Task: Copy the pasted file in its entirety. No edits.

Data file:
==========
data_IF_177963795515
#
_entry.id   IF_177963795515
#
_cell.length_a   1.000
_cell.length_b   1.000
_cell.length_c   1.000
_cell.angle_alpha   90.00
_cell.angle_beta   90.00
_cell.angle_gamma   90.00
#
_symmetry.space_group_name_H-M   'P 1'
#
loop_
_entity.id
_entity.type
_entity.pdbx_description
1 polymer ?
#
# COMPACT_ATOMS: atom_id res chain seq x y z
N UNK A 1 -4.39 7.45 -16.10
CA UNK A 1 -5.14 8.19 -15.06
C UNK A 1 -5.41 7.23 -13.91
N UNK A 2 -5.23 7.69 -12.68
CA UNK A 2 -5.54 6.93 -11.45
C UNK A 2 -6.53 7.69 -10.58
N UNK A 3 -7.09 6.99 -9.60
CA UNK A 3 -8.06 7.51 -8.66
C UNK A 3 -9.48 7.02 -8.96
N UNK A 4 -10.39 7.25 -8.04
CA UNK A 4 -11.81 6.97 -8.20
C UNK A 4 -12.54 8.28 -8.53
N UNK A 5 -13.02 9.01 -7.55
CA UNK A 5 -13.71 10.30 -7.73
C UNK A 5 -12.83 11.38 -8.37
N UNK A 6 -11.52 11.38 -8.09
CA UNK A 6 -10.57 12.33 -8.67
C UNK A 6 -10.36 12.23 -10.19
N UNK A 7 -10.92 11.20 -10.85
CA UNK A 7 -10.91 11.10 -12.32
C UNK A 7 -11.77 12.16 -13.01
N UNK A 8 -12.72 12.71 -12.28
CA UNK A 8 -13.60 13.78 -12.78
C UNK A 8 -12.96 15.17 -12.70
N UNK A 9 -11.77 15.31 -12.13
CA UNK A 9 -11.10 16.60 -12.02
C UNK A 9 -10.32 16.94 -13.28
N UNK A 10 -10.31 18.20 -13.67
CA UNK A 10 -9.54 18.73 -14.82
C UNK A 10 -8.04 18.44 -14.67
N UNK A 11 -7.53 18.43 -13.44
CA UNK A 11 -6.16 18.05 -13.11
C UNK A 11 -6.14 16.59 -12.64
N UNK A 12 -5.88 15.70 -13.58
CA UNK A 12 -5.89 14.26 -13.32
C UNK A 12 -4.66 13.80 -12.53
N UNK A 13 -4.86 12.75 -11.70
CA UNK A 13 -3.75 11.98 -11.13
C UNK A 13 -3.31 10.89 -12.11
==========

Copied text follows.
data_IF_177963795515
#
_entry.id   IF_177963795515
#
_cell.length_a   1.000
_cell.length_b   1.000
_cell.length_c   1.000
_cell.angle_alpha   90.00
_cell.angle_beta   90.00
_cell.angle_gamma   90.00
#
_symmetry.space_group_name_H-M   'P 1'
#
loop_
_entity.id
_entity.type
_entity.pdbx_description
1 polymer ?
#
# COMPACT_ATOMS: atom_id res chain seq x y z
N UNK A 1 -4.39 7.45 -16.10
CA UNK A 1 -5.14 8.19 -15.06
C UNK A 1 -5.41 7.23 -13.91
N UNK A 2 -5.23 7.69 -12.68
CA UNK A 2 -5.54 6.93 -11.45
C UNK A 2 -6.53 7.69 -10.58
N UNK A 3 -7.09 6.99 -9.60
CA UNK A 3 -8.06 7.51 -8.66
C UNK A 3 -9.48 7.02 -8.96
N UNK A 4 -10.39 7.25 -8.04
CA UNK A 4 -11.81 6.97 -8.20
C UNK A 4 -12.54 8.28 -8.53
N UNK A 5 -13.02 9.01 -7.55
CA UNK A 5 -13.71 10.30 -7.73
C UNK A 5 -12.83 11.38 -8.37
N UNK A 6 -11.52 11.38 -8.09
CA UNK A 6 -10.57 12.33 -8.67
C UNK A 6 -10.36 12.23 -10.19
N UNK A 7 -10.92 11.20 -10.85
CA UNK A 7 -10.91 11.10 -12.32
C UNK A 7 -11.77 12.16 -13.01
N UNK A 8 -12.72 12.71 -12.28
CA UNK A 8 -13.60 13.78 -12.78
C UNK A 8 -12.96 15.17 -12.70
N UNK A 9 -11.77 15.31 -12.13
CA UNK A 9 -11.10 16.60 -12.02
C UNK A 9 -10.32 16.94 -13.28
N UNK A 10 -10.31 18.20 -13.67
CA UNK A 10 -9.54 18.73 -14.82
C UNK A 10 -8.04 18.44 -14.67
N UNK A 11 -7.53 18.43 -13.44
CA UNK A 11 -6.16 18.05 -13.11
C UNK A 11 -6.14 16.59 -12.64
N UNK A 12 -5.88 15.70 -13.58
CA UNK A 12 -5.89 14.26 -13.32
C UNK A 12 -4.66 13.80 -12.53
N UNK A 13 -4.86 12.75 -11.70
CA UNK A 13 -3.75 11.98 -11.13
C UNK A 13 -3.31 10.89 -12.11